People higher up the food chain probably have only the haziest distinction between 'something I didn't want happening' and 'something that you circumvented an access control to achieve' and, again, not much

    • by Anonymous Coward

      Reminds me of: http://www.despair.com/meetings.html

  • by eldavojohn (898314) * <eldavojohn.gmail@com> on Monday May 20, 2013 @05:49PM (#43776841) Journal

    Lee added that the Scripps Hackers eventually used Wget to find and download "the Companies' confidential files." (Wget was the same tool used by Facebook's Mark Zuckerberg in the film The Social Network to collect student photos from various Harvard University directories.) The rest of the letter pretty much blamed the "Scripps Hackers" for the cost of breach notifications, demanded Scripps hand over all evidence as well as the identity and intentions of the hackers, before warning that Scripps will be sued.

    Folks, there was a big bad security breach [yourtelamerica.com]. Now, *adjusts his massive belt buckle* we're investigating this like we would any other serious crime. And right now we're just trying to identify weapons used in this heinous attack. Now, we've discovered that the hackers were using [documentcloud.org] a very vicious mechanism in this attack. In a murder, you might find a revolver used to put two bullets into the back of a poor old defenseless lady's skull in order to get all her coupons and a couple of Indian head pennies out of her purse. Or perhaps in a pedophile case, you'll find the "secret candy" that was used to lure the children into a white panel van with painted over windows.

    *expels a long tortured sigh*

    Well, I gotta say, in my thirty years on the force, I wish we were only dealing with something like that today, honest to God Almighty I really do. Instead this artifact was discovered at the scene of the crime [huji.ac.il]. Now, I'm not asking you to understand that -- hell, I'd warn you against even openin' up your browser to the devil's toolbox. But let me, a trained law enforcement professional, take the time to explain the gruesome evidence just one HTTP request away from you and your chillun'. The page is black. Black as a moonless night sky when raptors swoop from the murky inky nothing to take your kids and livestock back up with them silently. On it is a bunch of white text that makes no sense to any God fearun' man on this here Earth. That's what they call a "man page" probably because it is the ultimate culmination of man's sin and lo and behold it displays a guide to exact torture on innocent web servers across this great and holy internet.

    Even if you want to use this "man page" for WGET to learn how to use Satan's server scythe, you would have to read through almost twenty pages of incomprehensible technobabble like what that kraut over in Cali -- the one who took his wife's life -- spoke. And if you want to just see an example, it's not at the top! No, why, it's all the way down at the bottom. For this one, they don't even have examples. Just enough options to kill a man. Probably gave Steve Jobs cancer, they never proved all these options in these pages didn't. Buried in the mud of a thousand evils lie more evils.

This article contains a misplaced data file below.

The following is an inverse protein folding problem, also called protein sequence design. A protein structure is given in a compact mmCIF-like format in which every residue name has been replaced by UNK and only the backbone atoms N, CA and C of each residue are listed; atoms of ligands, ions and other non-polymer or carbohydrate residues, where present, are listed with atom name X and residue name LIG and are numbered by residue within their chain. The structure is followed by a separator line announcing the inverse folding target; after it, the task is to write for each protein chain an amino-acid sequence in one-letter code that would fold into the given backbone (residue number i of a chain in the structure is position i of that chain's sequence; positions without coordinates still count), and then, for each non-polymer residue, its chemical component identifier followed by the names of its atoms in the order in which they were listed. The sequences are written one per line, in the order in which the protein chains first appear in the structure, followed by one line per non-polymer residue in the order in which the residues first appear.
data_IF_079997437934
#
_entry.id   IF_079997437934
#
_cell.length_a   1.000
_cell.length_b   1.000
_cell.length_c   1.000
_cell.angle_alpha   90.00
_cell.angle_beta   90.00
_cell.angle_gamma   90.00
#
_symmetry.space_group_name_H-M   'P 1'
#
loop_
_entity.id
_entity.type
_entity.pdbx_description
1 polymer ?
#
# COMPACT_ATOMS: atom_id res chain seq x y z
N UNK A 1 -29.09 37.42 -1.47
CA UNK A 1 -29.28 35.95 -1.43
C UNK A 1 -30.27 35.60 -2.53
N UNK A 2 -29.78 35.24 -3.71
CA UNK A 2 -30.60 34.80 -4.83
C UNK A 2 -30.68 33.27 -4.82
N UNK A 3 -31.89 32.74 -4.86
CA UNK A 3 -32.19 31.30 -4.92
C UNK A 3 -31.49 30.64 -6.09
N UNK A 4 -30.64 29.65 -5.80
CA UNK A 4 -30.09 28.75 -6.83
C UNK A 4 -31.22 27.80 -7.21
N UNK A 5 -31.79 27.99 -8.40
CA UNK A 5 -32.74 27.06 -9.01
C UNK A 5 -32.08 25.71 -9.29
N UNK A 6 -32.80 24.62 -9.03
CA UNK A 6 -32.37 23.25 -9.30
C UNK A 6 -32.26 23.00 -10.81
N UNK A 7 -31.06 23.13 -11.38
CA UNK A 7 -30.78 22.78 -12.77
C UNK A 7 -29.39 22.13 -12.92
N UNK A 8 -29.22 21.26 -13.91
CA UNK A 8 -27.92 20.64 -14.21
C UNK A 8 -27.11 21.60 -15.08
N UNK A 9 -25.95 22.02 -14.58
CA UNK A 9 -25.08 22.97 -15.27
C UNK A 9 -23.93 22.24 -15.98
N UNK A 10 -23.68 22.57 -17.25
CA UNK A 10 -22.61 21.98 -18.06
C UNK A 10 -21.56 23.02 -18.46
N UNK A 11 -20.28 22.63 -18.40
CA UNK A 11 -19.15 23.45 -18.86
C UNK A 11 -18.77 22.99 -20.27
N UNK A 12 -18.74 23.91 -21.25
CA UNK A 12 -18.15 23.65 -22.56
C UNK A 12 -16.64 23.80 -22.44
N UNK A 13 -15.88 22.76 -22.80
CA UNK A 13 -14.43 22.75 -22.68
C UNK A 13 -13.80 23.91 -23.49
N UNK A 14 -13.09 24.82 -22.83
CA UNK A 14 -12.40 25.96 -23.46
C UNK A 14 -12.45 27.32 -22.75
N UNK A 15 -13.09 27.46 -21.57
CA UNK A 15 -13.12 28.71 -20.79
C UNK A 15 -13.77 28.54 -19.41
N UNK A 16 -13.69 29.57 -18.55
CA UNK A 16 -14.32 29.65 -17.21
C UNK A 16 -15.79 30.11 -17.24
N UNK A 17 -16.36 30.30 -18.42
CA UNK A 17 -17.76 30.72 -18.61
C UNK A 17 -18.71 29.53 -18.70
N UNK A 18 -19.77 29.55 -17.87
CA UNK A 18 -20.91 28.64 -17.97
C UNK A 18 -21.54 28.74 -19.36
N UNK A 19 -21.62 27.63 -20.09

And why, oh why are we even wasting taxpayer money on these Scripps Journos? Who needs a trial when the evidence is in the tools they used? Folks, I think it's time we WGET one last thing, I'll WGET a rope and you WGET your pitchforks and torches ... let's go down to Scripps and put all this computer business behind us. Okay?

    • by zlives (2009072)

      the nerve of those... terrorists?

    • by Cormacus (976625)
      I read this in the voice of Sheriff J.W. Pepper (see The Man with the Golden Gun and Live and Let Die)
      • by Cosgrach (1737088)

        For me, I heard Buford T. Justice's voice...

      • by gmhowell (26755)

        I read this in the voice of Sheriff J.W. Pepper (see The Man with the Golden Gun and Live and Let Die)

        Buford T. Justice is also acceptable.

    • Is this a screenplay? CIS:Tennessee?

    • And here is me, with no mod points for the day.
    • by webmistressrachel (903577) on Monday May 20, 2013 @06:17PM (#43777023) Journal

      Wow, I'm scared to fire up my console now. GUIs only from now on for me - I had no idea that I was invoking the devil with my black backround and myriad switches and parameters passed!

      Having been a "builder" from a very young age, I can identify with being considered "heathen" for being able connect things that other people had no idea could work together (yet obviously could work together - for example I've used a decent amp and speakers with whatever source was playing since I left home, but using the AUX input with my NICAM video recorder was blasphemy to my parents - and connecting the computer (Amstrad CPC464) to the speakers must have been like summoning demons - because they put a stop to that quickly - and no, it wasn't loud either.)